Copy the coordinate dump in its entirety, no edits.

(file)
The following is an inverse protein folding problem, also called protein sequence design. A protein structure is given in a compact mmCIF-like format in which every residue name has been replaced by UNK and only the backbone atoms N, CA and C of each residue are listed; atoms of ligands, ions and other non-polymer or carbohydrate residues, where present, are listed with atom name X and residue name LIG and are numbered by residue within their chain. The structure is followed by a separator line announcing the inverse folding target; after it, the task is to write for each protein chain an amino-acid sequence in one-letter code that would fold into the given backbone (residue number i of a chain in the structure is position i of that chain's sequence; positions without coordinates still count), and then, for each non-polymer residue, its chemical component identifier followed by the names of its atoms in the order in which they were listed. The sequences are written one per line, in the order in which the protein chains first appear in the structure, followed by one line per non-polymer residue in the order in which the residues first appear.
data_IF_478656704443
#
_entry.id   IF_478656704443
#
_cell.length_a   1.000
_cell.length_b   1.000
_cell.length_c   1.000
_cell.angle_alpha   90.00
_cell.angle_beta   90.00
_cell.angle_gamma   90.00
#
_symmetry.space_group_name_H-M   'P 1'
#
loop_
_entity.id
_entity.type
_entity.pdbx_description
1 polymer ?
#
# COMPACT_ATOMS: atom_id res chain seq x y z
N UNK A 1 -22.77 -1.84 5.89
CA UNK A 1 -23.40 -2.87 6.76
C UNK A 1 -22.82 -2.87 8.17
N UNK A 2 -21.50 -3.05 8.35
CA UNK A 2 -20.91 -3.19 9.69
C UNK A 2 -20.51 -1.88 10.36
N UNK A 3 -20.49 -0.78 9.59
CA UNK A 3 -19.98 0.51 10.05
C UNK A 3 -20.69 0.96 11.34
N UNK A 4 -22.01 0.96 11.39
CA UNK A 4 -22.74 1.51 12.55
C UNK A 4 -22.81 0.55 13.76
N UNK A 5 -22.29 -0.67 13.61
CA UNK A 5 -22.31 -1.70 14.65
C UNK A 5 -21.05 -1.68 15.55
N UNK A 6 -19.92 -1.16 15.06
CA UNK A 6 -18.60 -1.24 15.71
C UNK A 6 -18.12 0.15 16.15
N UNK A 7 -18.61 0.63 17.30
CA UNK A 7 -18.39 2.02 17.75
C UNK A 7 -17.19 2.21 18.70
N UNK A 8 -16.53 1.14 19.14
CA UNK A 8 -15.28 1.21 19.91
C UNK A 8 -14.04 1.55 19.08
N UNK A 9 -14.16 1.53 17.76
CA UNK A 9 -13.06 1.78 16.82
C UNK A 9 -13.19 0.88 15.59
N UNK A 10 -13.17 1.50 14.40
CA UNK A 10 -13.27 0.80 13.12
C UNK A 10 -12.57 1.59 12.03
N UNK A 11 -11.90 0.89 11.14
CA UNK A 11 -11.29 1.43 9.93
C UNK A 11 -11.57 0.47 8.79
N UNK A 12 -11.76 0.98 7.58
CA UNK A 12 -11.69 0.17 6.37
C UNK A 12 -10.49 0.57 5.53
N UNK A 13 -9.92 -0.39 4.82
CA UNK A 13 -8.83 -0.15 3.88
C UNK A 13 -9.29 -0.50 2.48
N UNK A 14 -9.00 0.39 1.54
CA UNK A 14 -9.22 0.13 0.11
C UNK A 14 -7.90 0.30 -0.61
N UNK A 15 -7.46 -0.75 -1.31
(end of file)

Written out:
The following is an inverse protein folding problem, also called protein sequence design. A protein structure is given in a compact mmCIF-like format in which every residue name has been replaced by UNK and only the backbone atoms N, CA and C of each residue are listed; atoms of ligands, ions and other non-polymer or carbohydrate residues, where present, are listed with atom name X and residue name LIG and are numbered by residue within their chain. The structure is followed by a separator line announcing the inverse folding target; after it, the task is to write for each protein chain an amino-acid sequence in one-letter code that would fold into the given backbone (residue number i of a chain in the structure is position i of that chain's sequence; positions without coordinates still count), and then, for each non-polymer residue, its chemical component identifier followed by the names of its atoms in the order in which they were listed. The sequences are written one per line, in the order in which the protein chains first appear in the structure, followed by one line per non-polymer residue in the order in which the residues first appear.
data_IF_478656704443
#
_entry.id   IF_478656704443
#
_cell.length_a   1.000
_cell.length_b   1.000
_cell.length_c   1.000
_cell.angle_alpha   90.00
_cell.angle_beta   90.00
_cell.angle_gamma   90.00
#
_symmetry.space_group_name_H-M   'P 1'
#
loop_
_entity.id
_entity.type
_entity.pdbx_description
1 polymer ?
#
# COMPACT_ATOMS: atom_id res chain seq x y z
N UNK A 1 -22.77 -1.84 5.89
CA UNK A 1 -23.40 -2.87 6.76
C UNK A 1 -22.82 -2.87 8.17
N UNK A 2 -21.50 -3.05 8.35
CA UNK A 2 -20.91 -3.19 9.69
C UNK A 2 -20.51 -1.88 10.36
N UNK A 3 -20.49 -0.78 9.59
CA UNK A 3 -19.98 0.51 10.05
C UNK A 3 -20.69 0.96 11.34
N UNK A 4 -22.01 0.96 11.39
CA UNK A 4 -22.74 1.51 12.55
C UNK A 4 -22.81 0.55 13.76
N UNK A 5 -22.29 -0.67 13.61
CA UNK A 5 -22.31 -1.70 14.65
C UNK A 5 -21.05 -1.68 15.55
N UNK A 6 -19.92 -1.16 15.06
CA UNK A 6 -18.60 -1.24 15.71
C UNK A 6 -18.12 0.15 16.15
N UNK A 7 -18.61 0.63 17.30
CA UNK A 7 -18.39 2.02 17.75
C UNK A 7 -17.19 2.21 18.70
N UNK A 8 -16.53 1.14 19.14
CA UNK A 8 -15.28 1.21 19.91
C UNK A 8 -14.04 1.55 19.08
N UNK A 9 -14.16 1.53 17.76
CA UNK A 9 -13.06 1.78 16.82
C UNK A 9 -13.19 0.88 15.59
N UNK A 10 -13.17 1.50 14.40
CA UNK A 10 -13.27 0.80 13.12
C UNK A 10 -12.57 1.59 12.03
N UNK A 11 -11.90 0.89 11.14
CA UNK A 11 -11.29 1.43 9.93
C UNK A 11 -11.57 0.47 8.79
N UNK A 12 -11.76 0.98 7.58
CA UNK A 12 -11.69 0.17 6.37
C UNK A 12 -10.49 0.57 5.53
N UNK A 13 -9.92 -0.39 4.82
CA UNK A 13 -8.83 -0.15 3.88
C UNK A 13 -9.29 -0.50 2.48
N UNK A 14 -9.00 0.39 1.54
CA UNK A 14 -9.22 0.13 0.11
C UNK A 14 -7.90 0.30 -0.61
N UNK A 15 -7.46 -0.75 -1.31